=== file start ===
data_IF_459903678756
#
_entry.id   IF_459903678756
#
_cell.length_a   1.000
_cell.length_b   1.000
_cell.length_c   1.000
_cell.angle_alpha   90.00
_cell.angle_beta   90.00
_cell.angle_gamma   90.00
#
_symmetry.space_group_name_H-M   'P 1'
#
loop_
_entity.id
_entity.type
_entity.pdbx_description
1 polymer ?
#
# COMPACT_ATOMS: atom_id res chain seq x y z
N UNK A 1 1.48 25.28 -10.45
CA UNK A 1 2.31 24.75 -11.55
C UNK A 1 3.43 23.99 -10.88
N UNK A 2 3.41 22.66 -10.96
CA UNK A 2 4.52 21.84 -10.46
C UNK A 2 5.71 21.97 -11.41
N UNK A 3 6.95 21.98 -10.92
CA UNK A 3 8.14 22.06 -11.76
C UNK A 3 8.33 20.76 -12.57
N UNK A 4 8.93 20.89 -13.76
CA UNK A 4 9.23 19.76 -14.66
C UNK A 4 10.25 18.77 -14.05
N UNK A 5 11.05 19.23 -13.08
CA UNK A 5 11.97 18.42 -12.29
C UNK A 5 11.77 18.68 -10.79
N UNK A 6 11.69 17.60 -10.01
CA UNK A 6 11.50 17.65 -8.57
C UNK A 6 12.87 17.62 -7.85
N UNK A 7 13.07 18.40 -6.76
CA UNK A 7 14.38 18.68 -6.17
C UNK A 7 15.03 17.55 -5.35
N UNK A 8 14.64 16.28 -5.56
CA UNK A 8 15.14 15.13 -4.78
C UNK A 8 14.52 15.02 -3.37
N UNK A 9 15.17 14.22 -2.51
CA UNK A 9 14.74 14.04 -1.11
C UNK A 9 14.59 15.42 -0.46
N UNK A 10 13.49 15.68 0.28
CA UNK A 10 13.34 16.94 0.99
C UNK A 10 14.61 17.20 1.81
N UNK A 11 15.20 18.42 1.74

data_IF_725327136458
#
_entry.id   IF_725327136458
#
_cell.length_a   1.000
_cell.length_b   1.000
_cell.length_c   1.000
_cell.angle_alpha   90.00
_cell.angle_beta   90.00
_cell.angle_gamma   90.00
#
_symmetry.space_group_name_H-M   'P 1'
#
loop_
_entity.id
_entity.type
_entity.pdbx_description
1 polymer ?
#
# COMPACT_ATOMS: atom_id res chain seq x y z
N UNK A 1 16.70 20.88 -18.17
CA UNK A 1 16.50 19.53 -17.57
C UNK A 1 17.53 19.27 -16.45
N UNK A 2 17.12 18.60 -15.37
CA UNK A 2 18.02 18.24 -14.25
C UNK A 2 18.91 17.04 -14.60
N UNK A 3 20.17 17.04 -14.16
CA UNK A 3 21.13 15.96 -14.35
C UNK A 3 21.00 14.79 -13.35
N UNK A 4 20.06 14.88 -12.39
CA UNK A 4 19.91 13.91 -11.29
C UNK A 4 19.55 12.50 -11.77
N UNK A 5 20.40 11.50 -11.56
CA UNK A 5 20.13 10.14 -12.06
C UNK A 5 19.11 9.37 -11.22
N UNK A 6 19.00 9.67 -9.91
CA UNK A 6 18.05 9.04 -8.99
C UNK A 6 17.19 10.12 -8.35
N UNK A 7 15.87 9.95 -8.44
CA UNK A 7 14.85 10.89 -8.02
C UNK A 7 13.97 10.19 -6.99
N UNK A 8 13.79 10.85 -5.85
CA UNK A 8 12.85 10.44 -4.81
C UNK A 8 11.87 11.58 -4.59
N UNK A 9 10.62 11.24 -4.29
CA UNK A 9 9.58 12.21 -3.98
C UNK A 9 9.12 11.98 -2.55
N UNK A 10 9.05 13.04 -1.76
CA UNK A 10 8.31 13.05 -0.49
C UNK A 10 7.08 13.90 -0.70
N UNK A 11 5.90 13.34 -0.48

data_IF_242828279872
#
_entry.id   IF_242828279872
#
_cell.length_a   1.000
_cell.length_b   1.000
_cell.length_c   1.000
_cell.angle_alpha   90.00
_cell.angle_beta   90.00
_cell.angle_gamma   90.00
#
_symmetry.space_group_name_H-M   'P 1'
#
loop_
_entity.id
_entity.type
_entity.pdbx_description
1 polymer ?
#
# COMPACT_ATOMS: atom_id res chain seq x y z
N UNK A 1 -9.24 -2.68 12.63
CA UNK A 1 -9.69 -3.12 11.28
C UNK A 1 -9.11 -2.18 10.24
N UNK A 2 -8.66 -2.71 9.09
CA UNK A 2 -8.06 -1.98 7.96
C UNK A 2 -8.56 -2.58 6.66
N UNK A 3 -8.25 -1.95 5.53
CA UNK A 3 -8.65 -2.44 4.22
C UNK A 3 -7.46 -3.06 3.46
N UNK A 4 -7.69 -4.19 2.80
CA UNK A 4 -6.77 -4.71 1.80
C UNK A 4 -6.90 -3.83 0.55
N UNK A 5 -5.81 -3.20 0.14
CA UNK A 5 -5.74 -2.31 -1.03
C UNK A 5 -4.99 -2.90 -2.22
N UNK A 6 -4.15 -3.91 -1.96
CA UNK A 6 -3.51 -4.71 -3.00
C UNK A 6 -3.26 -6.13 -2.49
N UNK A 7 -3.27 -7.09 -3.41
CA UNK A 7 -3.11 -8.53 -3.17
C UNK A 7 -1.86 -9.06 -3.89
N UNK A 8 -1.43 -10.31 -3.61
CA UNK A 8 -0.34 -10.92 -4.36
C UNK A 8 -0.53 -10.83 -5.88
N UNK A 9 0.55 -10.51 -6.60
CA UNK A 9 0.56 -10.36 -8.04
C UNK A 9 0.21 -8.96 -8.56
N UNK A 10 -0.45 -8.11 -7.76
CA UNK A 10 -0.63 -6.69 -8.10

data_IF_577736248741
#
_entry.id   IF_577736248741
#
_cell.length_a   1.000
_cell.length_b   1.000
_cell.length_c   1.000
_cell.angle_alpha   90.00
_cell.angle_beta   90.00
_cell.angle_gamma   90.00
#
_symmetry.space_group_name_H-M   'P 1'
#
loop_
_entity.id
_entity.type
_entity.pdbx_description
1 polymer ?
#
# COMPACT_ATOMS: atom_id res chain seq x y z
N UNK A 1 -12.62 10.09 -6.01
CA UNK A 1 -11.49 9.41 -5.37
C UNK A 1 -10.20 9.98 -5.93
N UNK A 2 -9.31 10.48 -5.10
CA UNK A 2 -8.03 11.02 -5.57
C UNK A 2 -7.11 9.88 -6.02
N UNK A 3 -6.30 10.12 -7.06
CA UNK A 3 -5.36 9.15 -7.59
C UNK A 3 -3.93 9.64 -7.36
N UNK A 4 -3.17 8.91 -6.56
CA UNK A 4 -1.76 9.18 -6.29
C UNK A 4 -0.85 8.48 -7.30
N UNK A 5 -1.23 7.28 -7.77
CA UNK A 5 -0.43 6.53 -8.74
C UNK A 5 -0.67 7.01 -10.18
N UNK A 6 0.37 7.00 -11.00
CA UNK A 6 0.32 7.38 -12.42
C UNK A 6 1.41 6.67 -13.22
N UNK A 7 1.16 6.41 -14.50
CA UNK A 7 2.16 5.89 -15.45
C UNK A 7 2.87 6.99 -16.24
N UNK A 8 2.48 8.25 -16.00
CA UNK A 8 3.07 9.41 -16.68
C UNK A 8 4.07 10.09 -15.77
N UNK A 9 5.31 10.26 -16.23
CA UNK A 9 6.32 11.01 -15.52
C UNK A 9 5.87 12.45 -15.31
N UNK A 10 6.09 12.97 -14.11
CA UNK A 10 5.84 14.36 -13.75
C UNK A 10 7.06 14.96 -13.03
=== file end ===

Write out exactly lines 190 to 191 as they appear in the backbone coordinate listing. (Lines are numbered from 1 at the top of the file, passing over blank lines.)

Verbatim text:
N UNK A 7 1.16 6.41 -14.50
CA UNK A 7 2.16 5.89 -15.45